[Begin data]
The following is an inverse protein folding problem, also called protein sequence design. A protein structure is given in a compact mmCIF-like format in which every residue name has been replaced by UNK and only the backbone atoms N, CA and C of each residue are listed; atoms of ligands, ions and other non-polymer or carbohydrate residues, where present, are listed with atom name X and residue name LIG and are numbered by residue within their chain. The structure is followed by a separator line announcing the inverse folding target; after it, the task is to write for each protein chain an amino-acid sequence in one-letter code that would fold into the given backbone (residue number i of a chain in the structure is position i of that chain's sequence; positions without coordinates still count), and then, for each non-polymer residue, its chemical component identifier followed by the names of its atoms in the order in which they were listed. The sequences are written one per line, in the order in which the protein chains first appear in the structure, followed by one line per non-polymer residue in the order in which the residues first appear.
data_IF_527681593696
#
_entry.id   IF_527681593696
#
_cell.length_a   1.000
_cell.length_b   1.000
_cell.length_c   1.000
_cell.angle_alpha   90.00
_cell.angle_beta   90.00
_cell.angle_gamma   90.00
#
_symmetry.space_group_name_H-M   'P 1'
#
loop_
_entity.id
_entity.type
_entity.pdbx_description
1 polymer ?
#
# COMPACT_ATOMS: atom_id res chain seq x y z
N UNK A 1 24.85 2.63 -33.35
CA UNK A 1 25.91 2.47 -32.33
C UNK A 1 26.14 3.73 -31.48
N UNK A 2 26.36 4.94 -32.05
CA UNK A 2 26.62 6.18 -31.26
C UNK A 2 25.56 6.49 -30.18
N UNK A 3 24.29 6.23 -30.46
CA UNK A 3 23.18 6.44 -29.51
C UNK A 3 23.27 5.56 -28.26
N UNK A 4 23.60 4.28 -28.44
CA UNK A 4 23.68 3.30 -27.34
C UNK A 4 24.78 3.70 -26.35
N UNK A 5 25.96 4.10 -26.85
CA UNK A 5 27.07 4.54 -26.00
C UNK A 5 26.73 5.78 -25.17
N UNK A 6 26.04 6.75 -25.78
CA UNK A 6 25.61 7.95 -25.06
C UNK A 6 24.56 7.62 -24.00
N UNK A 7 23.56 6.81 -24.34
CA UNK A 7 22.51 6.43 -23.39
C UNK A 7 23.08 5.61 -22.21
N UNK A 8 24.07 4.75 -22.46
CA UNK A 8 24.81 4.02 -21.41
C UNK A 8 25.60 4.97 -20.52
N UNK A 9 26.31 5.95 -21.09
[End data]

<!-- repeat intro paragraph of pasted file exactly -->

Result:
The following is an inverse protein folding problem, also called protein sequence design. A protein structure is given in a compact mmCIF-like format in which every residue name has been replaced by UNK and only the backbone atoms N, CA and C of each residue are listed; atoms of ligands, ions and other non-polymer or carbohydrate residues, where present, are listed with atom name X and residue name LIG and are numbered by residue within their chain. The structure is followed by a separator line announcing the inverse folding target; after it, the task is to write for each protein chain an amino-acid sequence in one-letter code that would fold into the given backbone (residue number i of a chain in the structure is position i of that chain's sequence; positions without coordinates still count), and then, for each non-polymer residue, its chemical component identifier followed by the names of its atoms in the order in which they were listed. The sequences are written one per line, in the order in which the protein chains first appear in the structure, followed by one line per non-polymer residue in the order in which the residues first appear.